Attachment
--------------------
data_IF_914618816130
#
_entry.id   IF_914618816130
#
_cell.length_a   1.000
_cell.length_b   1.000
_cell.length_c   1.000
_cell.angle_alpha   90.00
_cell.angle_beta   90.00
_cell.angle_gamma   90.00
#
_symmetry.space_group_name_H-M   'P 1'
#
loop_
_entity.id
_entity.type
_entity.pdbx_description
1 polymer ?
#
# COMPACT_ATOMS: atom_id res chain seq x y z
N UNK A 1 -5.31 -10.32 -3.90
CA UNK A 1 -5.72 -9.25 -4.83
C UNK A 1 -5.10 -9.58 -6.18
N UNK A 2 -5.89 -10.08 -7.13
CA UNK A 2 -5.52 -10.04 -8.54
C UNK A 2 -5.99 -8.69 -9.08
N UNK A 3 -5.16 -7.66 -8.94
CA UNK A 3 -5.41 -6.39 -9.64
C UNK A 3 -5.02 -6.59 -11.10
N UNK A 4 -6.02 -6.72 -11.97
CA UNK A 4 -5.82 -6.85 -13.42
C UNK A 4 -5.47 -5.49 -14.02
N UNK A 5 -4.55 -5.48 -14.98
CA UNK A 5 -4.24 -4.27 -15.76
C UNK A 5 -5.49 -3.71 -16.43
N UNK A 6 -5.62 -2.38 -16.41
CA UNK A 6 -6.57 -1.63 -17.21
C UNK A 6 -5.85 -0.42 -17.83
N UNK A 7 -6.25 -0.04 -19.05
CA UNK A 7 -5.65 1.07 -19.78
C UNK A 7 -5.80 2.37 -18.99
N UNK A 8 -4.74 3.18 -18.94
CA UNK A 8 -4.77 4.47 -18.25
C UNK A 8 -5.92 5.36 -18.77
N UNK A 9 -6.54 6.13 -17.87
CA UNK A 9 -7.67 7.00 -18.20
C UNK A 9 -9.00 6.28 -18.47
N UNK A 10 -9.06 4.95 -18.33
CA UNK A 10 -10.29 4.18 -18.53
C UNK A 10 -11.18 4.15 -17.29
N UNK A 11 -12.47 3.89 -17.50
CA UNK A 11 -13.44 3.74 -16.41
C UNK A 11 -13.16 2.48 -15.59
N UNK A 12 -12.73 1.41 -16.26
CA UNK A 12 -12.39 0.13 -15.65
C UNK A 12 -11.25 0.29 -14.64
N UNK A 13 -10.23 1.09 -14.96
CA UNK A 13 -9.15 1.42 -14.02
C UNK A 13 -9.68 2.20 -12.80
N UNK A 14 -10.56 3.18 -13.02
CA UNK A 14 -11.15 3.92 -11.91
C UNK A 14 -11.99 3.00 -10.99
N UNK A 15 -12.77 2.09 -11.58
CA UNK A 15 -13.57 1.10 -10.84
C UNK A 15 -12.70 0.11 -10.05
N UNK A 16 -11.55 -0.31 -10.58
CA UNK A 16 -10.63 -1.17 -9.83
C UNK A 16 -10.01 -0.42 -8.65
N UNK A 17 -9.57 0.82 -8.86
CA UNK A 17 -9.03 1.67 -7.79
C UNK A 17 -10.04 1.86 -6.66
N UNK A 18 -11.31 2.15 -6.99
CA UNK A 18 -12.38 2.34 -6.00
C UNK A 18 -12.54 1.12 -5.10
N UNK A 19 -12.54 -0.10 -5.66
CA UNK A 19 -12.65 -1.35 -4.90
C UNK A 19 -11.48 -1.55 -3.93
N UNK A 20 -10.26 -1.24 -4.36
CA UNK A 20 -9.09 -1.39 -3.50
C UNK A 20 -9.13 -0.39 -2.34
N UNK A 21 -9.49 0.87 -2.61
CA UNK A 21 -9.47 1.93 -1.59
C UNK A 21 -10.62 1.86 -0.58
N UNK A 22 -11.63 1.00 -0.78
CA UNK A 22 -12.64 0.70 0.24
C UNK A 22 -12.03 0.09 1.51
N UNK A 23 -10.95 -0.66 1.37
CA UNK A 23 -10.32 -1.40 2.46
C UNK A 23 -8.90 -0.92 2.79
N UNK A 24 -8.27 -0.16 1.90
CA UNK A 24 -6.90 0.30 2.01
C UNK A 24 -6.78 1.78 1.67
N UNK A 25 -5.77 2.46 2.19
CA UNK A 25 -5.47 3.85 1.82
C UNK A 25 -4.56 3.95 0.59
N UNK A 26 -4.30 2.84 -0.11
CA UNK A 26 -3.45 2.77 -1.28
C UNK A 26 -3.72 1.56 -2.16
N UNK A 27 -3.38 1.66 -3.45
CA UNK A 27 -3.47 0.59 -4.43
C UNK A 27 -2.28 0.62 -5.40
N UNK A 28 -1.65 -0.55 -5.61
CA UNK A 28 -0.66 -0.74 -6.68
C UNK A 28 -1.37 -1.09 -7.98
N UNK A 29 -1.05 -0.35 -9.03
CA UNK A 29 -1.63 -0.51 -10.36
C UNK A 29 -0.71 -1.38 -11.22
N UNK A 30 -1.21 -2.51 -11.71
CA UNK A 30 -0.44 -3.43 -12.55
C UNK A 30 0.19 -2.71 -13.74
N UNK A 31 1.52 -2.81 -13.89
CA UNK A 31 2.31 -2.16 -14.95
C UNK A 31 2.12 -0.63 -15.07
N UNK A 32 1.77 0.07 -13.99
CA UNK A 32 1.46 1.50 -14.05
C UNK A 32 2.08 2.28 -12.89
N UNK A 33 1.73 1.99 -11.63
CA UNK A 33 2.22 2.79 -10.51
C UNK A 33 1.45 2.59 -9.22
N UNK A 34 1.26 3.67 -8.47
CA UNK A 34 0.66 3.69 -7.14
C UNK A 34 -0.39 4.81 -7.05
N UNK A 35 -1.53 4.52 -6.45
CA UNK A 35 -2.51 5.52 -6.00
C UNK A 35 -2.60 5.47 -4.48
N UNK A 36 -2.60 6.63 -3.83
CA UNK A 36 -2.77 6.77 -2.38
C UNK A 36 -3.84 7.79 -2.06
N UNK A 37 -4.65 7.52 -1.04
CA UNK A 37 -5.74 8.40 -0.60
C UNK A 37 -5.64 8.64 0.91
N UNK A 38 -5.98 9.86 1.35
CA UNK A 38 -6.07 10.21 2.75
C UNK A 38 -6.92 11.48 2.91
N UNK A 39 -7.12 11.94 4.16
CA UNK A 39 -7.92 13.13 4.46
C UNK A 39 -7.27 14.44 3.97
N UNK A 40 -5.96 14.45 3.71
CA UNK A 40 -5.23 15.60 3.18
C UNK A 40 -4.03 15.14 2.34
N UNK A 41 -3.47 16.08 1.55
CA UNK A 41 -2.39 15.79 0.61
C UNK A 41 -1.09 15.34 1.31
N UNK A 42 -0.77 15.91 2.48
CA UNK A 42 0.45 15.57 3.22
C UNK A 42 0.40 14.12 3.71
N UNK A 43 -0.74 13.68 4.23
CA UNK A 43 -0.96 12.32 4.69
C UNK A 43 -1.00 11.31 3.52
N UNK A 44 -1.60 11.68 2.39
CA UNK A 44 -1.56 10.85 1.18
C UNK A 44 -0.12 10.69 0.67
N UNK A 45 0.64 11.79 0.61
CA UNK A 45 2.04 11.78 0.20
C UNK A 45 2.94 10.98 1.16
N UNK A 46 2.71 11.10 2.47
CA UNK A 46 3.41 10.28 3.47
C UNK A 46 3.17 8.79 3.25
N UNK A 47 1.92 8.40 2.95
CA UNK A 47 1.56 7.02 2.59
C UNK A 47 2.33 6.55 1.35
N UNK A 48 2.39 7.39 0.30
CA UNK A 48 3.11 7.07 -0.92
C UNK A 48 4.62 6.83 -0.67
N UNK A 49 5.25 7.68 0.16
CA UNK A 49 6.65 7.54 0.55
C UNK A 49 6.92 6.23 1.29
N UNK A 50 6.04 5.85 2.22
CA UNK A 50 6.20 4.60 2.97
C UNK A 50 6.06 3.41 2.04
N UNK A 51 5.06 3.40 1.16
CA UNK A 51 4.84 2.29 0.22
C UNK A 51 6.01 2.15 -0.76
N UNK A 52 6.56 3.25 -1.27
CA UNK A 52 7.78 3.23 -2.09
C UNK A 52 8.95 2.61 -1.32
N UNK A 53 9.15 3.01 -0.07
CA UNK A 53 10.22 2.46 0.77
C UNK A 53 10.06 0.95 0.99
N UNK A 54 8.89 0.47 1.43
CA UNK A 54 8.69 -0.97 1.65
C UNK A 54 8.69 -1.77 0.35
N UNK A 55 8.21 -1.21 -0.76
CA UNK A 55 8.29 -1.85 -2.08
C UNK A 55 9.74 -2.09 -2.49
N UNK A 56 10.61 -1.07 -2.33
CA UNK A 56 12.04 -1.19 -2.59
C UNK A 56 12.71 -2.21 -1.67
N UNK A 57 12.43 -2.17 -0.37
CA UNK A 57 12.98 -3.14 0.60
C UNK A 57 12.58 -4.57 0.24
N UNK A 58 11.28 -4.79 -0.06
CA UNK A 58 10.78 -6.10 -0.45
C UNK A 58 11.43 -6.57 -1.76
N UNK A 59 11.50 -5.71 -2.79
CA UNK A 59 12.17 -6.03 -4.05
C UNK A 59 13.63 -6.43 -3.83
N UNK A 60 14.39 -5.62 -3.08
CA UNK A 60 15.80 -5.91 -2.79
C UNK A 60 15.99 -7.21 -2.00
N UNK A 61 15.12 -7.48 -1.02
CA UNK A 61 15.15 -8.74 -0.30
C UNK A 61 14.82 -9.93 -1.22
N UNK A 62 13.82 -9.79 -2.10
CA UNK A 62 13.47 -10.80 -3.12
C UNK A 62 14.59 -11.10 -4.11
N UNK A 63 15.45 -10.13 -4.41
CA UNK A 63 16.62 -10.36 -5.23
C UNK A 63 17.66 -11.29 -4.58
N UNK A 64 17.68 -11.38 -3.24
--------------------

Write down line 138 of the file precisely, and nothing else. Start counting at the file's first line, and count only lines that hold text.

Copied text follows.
N UNK A 40 -5.96 14.45 3.71